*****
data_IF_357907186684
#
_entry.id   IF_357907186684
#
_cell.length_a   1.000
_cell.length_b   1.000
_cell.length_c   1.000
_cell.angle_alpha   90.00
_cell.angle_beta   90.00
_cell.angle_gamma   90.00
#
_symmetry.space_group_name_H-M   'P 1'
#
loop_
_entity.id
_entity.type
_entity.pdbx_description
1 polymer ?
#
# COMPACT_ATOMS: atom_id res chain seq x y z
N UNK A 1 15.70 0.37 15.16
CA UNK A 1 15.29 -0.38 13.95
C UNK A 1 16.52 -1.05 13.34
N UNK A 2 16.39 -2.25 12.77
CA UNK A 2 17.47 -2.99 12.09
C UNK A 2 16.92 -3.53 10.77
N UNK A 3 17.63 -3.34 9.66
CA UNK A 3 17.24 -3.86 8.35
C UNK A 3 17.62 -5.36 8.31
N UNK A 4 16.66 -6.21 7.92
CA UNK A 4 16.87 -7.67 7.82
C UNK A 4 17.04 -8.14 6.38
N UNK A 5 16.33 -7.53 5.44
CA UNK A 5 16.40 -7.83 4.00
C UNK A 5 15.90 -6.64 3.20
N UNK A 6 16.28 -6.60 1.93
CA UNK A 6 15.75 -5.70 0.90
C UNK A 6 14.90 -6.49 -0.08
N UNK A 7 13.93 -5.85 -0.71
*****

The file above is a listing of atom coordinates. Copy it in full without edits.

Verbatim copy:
data_IF_357907186684
#
_entry.id   IF_357907186684
#
_cell.length_a   1.000
_cell.length_b   1.000
_cell.length_c   1.000
_cell.angle_alpha   90.00
_cell.angle_beta   90.00
_cell.angle_gamma   90.00
#
_symmetry.space_group_name_H-M   'P 1'
#
loop_
_entity.id
_entity.type
_entity.pdbx_description
1 polymer ?
#
# COMPACT_ATOMS: atom_id res chain seq x y z
N UNK A 1 15.70 0.37 15.16
CA UNK A 1 15.29 -0.38 13.95
C UNK A 1 16.52 -1.05 13.34
N UNK A 2 16.39 -2.25 12.77
CA UNK A 2 17.47 -2.99 12.09
C UNK A 2 16.92 -3.53 10.77
N UNK A 3 17.63 -3.34 9.66
CA UNK A 3 17.24 -3.86 8.35
C UNK A 3 17.62 -5.36 8.31
N UNK A 4 16.66 -6.21 7.92
CA UNK A 4 16.87 -7.67 7.82
C UNK A 4 17.04 -8.14 6.38
N UNK A 5 16.33 -7.53 5.44
CA UNK A 5 16.40 -7.83 4.00
C UNK A 5 15.90 -6.64 3.20
N UNK A 6 16.28 -6.60 1.93
CA UNK A 6 15.75 -5.70 0.90
C UNK A 6 14.90 -6.49 -0.08
N UNK A 7 13.93 -5.85 -0.71